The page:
Phone
Publication Year
Email
Dalevh@ornl.gov
DOI
doi: 10.1111/gcbb.12445
Contact Person
Virginia H. Dale
Contact Organization
Oak Ridge National Laboratory
Author
Dale VH , KL Kline , ES Parish , AL Cowie , R Emory , RW Malmsheimer , R Slade , CT Smith , TB Wigley , NS Bentsen , G Berndes , P Bernier , M Brandão , H Chum , R Diaz-Chavez , G Egnell , L Gustavsson , J Schweinle , I Stupak , P Trianosky , A Walter , C Whittaker , M Brown , G Chescheir , I Dimitriou , C Donnison , A Goss Eng , KP Hoyt , JC Jenkins , K Johnson , CA Levesque , V Lockhart , MC Negri , JE Nettles , M Wellisch

This report provides a status of the markets and technology development involved in growing a domestic bioenergy economy. It compiles and integrates information to provide a snapshot of the current state and historical trends influencing the development of bioenergy markets. This information is intended for policy-makers as well as technology developers and investors tracking bioenergy developments. It also highlights some of the key energy and regulatory drivers of bioenergy markets. This report is supported by the U.S. Department of Energy’s (DOE’s) Bioenergy Technologies Office (BETO), and, in accordance with its mission, pays special attention to the progress and development of advanced liquid transportation fuels from cellulosic and algal biomass.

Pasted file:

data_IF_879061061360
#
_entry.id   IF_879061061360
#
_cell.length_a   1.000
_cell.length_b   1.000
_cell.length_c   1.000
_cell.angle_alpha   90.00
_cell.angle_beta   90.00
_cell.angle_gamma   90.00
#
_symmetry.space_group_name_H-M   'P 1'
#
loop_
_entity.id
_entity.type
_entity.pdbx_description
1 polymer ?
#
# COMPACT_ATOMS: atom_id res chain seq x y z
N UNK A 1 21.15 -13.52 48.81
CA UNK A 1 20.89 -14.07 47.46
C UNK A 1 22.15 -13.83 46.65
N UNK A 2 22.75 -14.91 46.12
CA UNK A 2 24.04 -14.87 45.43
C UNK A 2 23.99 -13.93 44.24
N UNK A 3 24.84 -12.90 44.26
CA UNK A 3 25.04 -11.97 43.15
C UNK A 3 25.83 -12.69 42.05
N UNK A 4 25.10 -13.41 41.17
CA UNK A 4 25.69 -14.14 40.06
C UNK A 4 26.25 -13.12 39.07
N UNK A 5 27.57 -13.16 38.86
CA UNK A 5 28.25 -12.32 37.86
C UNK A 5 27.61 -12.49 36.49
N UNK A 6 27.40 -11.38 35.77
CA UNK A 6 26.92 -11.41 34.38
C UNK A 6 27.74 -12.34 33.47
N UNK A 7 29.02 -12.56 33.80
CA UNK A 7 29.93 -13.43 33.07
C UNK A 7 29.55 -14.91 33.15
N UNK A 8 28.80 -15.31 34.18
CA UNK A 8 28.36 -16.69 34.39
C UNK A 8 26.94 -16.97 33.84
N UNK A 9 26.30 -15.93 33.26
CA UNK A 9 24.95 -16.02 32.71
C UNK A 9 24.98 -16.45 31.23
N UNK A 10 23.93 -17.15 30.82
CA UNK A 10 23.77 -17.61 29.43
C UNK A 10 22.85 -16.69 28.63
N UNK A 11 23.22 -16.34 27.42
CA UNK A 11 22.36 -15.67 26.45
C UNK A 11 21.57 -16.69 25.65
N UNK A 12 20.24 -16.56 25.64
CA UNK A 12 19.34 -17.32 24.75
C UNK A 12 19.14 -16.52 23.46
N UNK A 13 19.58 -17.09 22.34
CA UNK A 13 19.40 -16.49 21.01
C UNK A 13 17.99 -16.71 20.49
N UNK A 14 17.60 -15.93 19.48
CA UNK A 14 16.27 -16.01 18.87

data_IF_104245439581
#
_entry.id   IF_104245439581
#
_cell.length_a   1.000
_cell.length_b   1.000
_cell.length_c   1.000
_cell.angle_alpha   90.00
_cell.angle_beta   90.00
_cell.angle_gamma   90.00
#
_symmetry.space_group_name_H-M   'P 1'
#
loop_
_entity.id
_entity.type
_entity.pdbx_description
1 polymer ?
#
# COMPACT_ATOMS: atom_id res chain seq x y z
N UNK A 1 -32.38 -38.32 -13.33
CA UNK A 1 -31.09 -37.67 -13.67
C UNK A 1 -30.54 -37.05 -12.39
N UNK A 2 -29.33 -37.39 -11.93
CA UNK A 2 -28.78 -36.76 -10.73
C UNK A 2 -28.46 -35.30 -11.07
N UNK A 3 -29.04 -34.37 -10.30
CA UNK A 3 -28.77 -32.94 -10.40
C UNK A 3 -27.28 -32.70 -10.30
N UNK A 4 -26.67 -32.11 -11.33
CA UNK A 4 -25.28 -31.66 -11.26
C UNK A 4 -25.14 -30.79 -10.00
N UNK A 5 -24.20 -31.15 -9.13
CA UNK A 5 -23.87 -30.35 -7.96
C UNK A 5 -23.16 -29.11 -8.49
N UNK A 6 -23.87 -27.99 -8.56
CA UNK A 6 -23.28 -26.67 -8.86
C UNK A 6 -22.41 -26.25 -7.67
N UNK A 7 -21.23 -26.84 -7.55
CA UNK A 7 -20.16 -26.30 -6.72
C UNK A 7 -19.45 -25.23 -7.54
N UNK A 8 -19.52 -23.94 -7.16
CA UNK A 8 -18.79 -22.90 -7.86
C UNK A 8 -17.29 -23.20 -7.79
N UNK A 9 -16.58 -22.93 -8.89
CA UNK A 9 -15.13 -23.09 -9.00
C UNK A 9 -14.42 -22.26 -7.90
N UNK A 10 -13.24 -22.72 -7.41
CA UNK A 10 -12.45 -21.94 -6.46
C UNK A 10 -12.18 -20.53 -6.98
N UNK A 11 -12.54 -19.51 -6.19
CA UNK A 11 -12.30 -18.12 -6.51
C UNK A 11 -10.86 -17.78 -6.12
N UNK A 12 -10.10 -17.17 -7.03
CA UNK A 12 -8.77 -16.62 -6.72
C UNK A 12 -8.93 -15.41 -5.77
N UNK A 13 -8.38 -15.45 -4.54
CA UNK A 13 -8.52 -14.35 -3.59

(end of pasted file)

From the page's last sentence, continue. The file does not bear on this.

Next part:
The bioenergy economy engages multiple industrial sectors across the biomass-to-bioenergy supply chain—from agricultural- and forestry-based industries that produce biomass materials, to manufacturers and distributors of biomass-based fuels, products, and power, to the ultimate end-user markets. The breadth of this report focuses on activities that occur after the production of biomass.